McDonald's Commercial Tops NetBase's List of Best Super Bowl Ads
Enterprise-scale social media analytics company NetBase has compiled a list of the top five most-buzzed-about ads of the Super Bowl and named McDonald's the brand to beat this year. Using its Brand Passion Index, along with its natural language processing technology to evaluate social media reactions, NetBase was able to process not only volume but also sentiment and passion levels to determine which brands succeeded.
The Super Bowl is known for its lucrative ad spots, and brands that secure a 30-second time slot typically deliver funny and edgy commercials to entertain a massive national audience. But this year, many commercials took a darker, more serious, and emotional tone. Viewers were responsive on social media when a commercial from insurance firm Nationwide delivered one of the more melancholy ads of the night. The ad depicted a little boy going through life while stuck in his childhood because he was killed in an accident and "could never grow up." Social media users responded angrily, with many claiming that the advertising was using a tragic situation to sell insurance. The reaction was so strong that the company issued a statement claiming that the ad wasn't designed to sell insurance, but rather start a conversation.
Despite criticism, experts agree that the ad did what it was intended to do. "What they often find in advertising testing is that you want to grab the attention and sometimes even use negative imagery, which seems contrary to a positive bond, because it excites the brain and memory and sticks better," Natalie Petouhoff, principal analyst at Constellation Research, says. "We may not like what we saw, but it sticks with us."
"This is why it's important to look not only at the number of mentions, but also sentiment and passion," NetBase CMO Pernille Bruun-Jensen says. "The sentiment might have been negative, but it was a very passionate response, which is effective in terms of advertising."
The top commercial of the night, according to NetBase, was from McDonald's, which also pursued a more emotional rather than funny or lighthearted route, with the debut of the company's new "Pay with Lovin'" campaign. The campaign depicts McDonald's employees asking customers to call a loved one, hug a family member, or engage in some other act of kindness to pay for their purchase instead of charging them for the meal. The ad was well-received on social media, and analysts agree this was a smart move from McDonald's. The company is in the middle of a massive rebranding, and this was a strategic ad that is demonstrating its transition.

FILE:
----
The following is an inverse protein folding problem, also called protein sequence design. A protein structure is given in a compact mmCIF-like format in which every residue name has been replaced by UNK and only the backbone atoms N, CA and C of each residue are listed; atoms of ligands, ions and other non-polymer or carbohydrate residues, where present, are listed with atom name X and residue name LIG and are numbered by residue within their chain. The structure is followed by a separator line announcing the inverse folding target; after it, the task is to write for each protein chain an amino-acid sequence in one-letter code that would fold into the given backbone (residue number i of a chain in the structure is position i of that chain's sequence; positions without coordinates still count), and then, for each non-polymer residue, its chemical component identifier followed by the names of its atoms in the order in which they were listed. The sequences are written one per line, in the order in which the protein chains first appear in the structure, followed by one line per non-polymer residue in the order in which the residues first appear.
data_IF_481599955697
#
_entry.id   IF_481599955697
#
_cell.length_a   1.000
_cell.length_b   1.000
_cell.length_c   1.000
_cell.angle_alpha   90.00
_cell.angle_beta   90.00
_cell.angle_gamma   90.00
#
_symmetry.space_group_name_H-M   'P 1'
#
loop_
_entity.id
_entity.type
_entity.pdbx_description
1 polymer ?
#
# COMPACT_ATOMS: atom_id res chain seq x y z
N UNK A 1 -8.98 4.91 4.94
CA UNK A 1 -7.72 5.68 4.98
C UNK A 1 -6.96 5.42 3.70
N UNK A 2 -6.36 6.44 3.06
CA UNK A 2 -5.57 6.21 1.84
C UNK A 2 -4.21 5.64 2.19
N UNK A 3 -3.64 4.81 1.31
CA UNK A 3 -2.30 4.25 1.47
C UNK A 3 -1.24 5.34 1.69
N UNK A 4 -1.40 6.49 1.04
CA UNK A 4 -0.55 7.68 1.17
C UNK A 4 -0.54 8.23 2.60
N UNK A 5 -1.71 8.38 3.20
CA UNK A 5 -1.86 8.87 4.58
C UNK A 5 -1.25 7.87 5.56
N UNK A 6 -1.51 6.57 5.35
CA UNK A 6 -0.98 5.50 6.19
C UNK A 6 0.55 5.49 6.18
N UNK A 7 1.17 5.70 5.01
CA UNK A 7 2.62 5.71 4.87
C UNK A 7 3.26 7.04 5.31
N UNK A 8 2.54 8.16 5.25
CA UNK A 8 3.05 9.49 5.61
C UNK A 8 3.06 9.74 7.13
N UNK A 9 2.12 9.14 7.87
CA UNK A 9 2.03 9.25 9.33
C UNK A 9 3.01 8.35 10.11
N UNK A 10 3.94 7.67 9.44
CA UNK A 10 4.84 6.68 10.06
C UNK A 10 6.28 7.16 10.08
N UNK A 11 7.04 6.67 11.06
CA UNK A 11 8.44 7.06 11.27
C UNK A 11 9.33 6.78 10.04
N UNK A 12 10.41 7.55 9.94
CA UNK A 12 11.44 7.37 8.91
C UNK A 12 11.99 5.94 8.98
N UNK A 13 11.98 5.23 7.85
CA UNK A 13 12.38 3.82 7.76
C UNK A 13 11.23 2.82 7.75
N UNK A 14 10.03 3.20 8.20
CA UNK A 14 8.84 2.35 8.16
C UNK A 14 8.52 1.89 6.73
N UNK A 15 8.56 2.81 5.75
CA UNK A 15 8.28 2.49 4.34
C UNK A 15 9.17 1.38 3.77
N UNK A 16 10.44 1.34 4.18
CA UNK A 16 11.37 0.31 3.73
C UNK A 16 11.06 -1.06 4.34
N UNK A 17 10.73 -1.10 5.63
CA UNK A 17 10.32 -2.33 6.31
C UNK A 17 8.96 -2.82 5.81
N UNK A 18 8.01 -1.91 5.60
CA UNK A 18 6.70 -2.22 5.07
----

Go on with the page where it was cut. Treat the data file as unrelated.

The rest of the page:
"McDonald's is going through a revamp," Petouhoff says, "and may introduce a new type of McDonald's that is more in keeping with the new fast food. Think Chiptole, where everything is made fresh from nonsteroid- or nonantibiotic-stuffed meat," she adds.
"The McDonald's ad touched on sentiment and reached the emotional side of how many Americans in this time of chaos need a financial break and also to reconnect with loved ones. This was about rekindling family and about reinforcing the McDonald's brand value," Ray Wang, founder and principal analyst at Constellation Research, agrees.
Rounding out the top five ad slots, according to NetBase's list, were Budweiser, Always, and Coca-Cola.
In general, the ads may have been more heavy and serious in tone than in previous years, but they were also most effective, according to Wang. "Part of good advertising is to build an emotional connection with the audience. As we live in an attention economy, the shift away from the classic comedic Super Bowl ads at first seemed strange, but the results reached deep. We're at a time of chaos and crisis, and folks need more than just a feel good slapstick. They are looking for deeper connection. So the seriousness [in] tone was a good change and overall had [its] intended effect," he says.
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